Here are some excerpts from Coldren’s report:
“Here are some ideas: If your park is designated as a ‘senior’ park, consider changing the status to ‘all age.’ I know this is sacrilege and counterintuitive but consider which tenant profile has more likely to generate income that grows rather than is fixed: senior, or working family? Who is more likely to have time to lobby for rent control: senior or working family? Acquire homes when they come up for sale in your park. It’s much easier to close a mobile home park and convert it to another use or sell it for a higher price to a developer when the park owns some or all of the units. Raise rents…Raise rents…Raise rents again.”
Ramirez introduced the Vice President of the Golden State Mobil Home Owners League (GSMOL), a statewide corporation established in 1962 to help homeowners who live in mobile home parks to know and protect their rights. It was this group that, beginning in the early 1970s, put together the Mobile Home Residency Law, which provides protections for mobile home owners.
If residents of Rancho La Paz organize and join GSMOL, they will have access to resources, advocacy, and legal aid.
Anaheim City Council member Jose Moreno showed up and spoke at the residents’ meeting, even though he normally had to work at that time.
“This gets right to the heart of our discussion of what can the city council do as it relates to rent hikes?” said Moreno.
“We know property owners are involved in property ownership as an investment, but when they begin to hike rents in a way that gouges people, that goes above what people can actually afford to pay—that creates a huge negative impact, not just on the city and the social health of the city, but on the psychology, the stress and the health of the residents themselves. This is a critical issue,” said Moreno.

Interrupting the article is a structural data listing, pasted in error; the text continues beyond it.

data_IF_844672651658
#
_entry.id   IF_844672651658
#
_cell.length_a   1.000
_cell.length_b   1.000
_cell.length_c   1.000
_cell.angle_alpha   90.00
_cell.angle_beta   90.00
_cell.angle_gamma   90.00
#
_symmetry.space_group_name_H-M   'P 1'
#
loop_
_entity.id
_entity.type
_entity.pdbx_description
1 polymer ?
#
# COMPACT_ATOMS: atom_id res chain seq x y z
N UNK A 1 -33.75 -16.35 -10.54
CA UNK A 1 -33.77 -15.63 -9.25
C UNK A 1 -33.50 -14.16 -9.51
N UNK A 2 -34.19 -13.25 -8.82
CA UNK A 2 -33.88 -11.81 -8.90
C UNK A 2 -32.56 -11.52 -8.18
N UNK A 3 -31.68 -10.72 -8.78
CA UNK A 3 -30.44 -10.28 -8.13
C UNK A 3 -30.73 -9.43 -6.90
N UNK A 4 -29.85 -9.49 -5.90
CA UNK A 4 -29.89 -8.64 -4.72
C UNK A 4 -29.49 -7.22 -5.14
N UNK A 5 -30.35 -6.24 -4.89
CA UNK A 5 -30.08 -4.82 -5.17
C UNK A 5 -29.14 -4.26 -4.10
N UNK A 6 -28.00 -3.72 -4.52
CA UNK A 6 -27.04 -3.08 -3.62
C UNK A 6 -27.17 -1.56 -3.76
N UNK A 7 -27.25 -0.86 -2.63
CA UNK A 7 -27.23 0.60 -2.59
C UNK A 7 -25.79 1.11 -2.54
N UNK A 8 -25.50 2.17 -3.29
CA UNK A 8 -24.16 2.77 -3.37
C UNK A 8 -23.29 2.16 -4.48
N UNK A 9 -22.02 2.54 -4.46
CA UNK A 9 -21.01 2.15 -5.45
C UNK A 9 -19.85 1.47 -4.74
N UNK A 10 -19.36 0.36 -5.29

The crux of the problem is that, here in Orange County, there are no protections for renters from exorbitant rent increases.
“Our city has no law in place to prevent extreme rent hikes. We have no ability, under any one of our policies or ordinances to prevent this from happening,” said Moreno, “We’re seeing rent hikes in the most extreme way when a property is sold to a new owner.”
One rather obvious solution would be for the cities of Anaheim and Fullerton to pass a “rent stabilization” [aka rent control] ordinance. This would allow the city to place limits on the amount rents may be raised.
Unfortunately, this is a politically unpopular idea in Orange County.
“Some of our council members believe strongly that this is a question of ‘the market’ and that at some point it will correct itself once we build more housing for people,” explained Moreno, “But by the time we build that housing, many of you will be on the streets.”
Recently, the cities of Inglewood and Glendale have passed rent protections for residents. Glendale’s ordinance put a permanent cap of 7% rent increase. If property owners exceed that 7%, the property owner is required to pay the relocation fees of any tenant who cannot pay that increase.
There are 110 cities and counties in California that are covered by some form of rent stabilization, and LA County is in the process of creating a rent control/rent stabilization ordinance—capping rent increases at 3%, according to the representative from GSMOL.
No Fullerton City Council members or staff showed up, except a young representative of Councilmember Ahmad Zahra, who said that Zahra “wants to work as hard as he can for all of you, to make sure that this solution comes to a resolution.”
On March 26, Saunders met with Rancho La Paz residents in a meeting called by Mayor Harry Sidhu and other council members.
“As a result of our meeting, I’m pleased to announce Rancho La Paz’s ownership has committed to rescind the proposed increases and to spend the coming months working with residents to find common ground,” Sidhu said in a press release.
“We will work with residents on a more gradual transition,” said Saunders, “I look forward to meeting with residents to talk about a way forward that allows time to adjust and also brings improvement to the community.”